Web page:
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In the Land of Trillion Dollar Goliaths | UK regulator concludes that Meta’s Giphy acquisition hurts competition and must sell it

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Meta, the company formerly known as Facebook, is getting a major legal challenge to its recent Giphy acquisition from the UK’s Competition and Markets Authority (CMA) with the body concluding that the acquisition hurts competition and must sell it.

In a new press release, the UK CMA concludes that Facebook’s acquisition of Giphy would reduce competition between social media platforms and that the deal has already removed Giphy as a potential challenger in the display advertising market. The post goes on to detail that after an independent review by a CMA panel it concludes that Meta “would be able to increase its already significant market power in relation to other social media platforms by:

  • denying or limiting other platforms’ access to Giphy GIFs, driving more traffic to Facebook-owned sites – Facebook, WhatsApp and Instagram – which already account for 73% of user time spent on social media in the UK, or
  • changing the terms of access by, for example, requiring TikTok, Twitter and Snapchat to provide more user data in order to access Giphy GIFs.

Going even further into the methodology, the CMA also examined how the acquisition would affect the display advertising market and found that “before the merger, Giphy had launched innovative advertising services which it was considering expanding to countries outside the US, including the UK. Giphy’s services allowed companies – such as Dunkin’ Donuts and Pepsi – to promote their brands through visual images and GIFs.”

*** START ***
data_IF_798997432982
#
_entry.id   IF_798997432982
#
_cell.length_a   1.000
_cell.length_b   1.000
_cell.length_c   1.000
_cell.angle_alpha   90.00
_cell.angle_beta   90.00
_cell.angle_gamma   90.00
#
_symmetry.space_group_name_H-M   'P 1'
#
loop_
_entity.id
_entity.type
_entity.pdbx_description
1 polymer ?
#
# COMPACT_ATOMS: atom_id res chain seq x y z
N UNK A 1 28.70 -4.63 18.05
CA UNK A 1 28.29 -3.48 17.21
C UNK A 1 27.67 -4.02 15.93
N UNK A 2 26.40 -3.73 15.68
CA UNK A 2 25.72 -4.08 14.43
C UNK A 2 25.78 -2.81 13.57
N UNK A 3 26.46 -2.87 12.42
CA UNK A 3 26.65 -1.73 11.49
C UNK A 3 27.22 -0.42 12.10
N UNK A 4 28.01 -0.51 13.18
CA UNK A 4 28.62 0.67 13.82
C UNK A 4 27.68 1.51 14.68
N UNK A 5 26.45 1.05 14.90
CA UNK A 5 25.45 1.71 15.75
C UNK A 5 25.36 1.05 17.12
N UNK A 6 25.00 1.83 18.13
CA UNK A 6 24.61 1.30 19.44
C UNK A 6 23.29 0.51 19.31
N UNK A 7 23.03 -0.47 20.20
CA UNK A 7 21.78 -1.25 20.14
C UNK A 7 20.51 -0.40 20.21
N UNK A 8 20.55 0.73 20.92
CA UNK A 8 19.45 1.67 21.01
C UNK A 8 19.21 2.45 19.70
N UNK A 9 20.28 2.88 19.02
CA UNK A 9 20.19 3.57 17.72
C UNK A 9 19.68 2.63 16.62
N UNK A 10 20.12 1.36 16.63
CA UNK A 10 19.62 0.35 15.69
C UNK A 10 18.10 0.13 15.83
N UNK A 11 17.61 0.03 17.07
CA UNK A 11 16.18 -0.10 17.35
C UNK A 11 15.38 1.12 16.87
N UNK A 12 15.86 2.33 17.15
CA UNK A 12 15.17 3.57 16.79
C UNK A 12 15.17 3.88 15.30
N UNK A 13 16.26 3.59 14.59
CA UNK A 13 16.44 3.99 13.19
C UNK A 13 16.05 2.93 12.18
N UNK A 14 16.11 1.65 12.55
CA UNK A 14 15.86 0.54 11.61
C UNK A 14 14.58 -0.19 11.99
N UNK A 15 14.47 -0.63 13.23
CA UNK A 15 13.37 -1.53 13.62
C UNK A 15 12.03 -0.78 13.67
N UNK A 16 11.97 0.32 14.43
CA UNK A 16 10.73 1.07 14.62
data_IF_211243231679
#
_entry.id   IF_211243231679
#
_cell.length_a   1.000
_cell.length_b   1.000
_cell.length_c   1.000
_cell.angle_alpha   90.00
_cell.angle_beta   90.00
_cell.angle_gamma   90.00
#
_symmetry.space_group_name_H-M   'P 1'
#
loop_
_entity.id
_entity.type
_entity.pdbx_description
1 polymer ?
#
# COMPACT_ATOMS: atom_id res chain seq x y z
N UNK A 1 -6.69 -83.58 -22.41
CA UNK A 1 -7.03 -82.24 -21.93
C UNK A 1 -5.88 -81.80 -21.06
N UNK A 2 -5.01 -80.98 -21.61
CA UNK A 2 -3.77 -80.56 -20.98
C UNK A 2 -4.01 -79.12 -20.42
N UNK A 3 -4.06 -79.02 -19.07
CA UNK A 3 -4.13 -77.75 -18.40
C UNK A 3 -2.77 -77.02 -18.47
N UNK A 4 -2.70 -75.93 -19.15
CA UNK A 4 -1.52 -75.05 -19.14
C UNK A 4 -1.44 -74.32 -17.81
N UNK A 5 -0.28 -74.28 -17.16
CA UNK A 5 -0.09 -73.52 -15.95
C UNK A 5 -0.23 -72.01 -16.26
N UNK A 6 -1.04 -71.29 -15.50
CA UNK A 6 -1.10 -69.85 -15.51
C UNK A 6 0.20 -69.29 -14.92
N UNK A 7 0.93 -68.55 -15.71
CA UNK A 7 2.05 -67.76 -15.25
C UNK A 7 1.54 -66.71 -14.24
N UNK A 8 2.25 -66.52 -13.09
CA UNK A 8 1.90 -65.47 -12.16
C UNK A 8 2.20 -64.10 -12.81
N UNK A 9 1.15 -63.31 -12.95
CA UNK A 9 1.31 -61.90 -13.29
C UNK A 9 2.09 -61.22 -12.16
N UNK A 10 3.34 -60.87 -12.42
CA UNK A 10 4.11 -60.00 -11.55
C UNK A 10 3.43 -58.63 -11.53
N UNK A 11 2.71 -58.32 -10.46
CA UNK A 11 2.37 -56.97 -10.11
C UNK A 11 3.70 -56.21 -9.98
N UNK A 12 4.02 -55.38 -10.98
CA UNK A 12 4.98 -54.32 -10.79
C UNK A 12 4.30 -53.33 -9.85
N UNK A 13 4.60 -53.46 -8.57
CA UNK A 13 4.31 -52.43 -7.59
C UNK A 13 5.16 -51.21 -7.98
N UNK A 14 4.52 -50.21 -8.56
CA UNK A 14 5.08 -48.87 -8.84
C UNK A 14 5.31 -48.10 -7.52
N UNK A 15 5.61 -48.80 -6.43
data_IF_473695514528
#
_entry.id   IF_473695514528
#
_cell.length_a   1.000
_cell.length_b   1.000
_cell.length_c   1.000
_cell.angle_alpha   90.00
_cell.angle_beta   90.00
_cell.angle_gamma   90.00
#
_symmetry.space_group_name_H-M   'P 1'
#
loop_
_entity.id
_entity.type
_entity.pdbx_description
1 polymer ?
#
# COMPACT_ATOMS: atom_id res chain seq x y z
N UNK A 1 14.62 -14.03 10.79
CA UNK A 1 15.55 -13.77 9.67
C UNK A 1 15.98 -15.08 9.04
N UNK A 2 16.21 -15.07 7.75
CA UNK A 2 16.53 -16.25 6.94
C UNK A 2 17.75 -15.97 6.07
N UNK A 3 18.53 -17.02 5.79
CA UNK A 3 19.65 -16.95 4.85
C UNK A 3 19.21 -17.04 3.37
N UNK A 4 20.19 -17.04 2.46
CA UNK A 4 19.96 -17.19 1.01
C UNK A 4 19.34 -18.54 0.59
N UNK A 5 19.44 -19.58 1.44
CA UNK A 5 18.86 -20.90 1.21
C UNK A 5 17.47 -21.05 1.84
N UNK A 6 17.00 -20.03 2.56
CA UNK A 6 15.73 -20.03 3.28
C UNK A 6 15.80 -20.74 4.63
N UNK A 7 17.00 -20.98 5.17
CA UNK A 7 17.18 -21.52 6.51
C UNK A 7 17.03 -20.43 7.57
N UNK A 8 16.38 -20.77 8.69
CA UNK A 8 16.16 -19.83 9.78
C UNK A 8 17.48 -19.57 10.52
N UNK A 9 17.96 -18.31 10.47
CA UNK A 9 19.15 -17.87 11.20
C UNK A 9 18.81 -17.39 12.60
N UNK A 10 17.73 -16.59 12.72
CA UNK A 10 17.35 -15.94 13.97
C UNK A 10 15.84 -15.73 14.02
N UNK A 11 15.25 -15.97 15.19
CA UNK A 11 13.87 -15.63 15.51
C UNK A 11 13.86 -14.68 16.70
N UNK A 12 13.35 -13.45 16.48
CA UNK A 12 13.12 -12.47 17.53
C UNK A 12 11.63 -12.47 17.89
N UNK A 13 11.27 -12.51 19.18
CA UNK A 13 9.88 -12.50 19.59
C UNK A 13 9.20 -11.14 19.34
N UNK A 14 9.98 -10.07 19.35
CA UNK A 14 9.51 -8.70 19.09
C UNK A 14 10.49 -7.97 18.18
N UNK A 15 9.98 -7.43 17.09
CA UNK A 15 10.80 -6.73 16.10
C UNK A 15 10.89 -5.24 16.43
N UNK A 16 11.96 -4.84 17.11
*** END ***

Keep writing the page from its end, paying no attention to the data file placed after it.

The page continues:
The UK CMA went on to say “Giphy’s advertising services had the potential to compete with Facebook’s own display advertising services. They would have also encouraged greater innovation from others in the market, including social media sites and advertisers. Facebook terminated Giphy’s advertising services at the time of the merger, removing an important source of potential competition.” The CMA said that they “consider this particularly concerning given that Facebook controls nearly half of the £7 billion display advertising market in the UK.”

Finally in its conclusion the UK CMA says that they find the only way to remedy this is for Meta (formerly Facebook) to sell Giphy in its entirety to an “approved buyer.”

Additional details about phase two of the investigation were provided by Stuart McIntosh:

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  • “The tie-up between Facebook and Giphy has already removed a potential challenger in the display advertising market.”
  • “Without action, it will also allow Facebook to increase its significant market power in social media even further, through controlling competitors’ access to Giphy GIFs.”
  • “By requiring Facebook to sell Giphy, we are protecting millions of social media users and promoting competition and innovation in digital advertising.”

A former industry insider and tech industry enthusiast.

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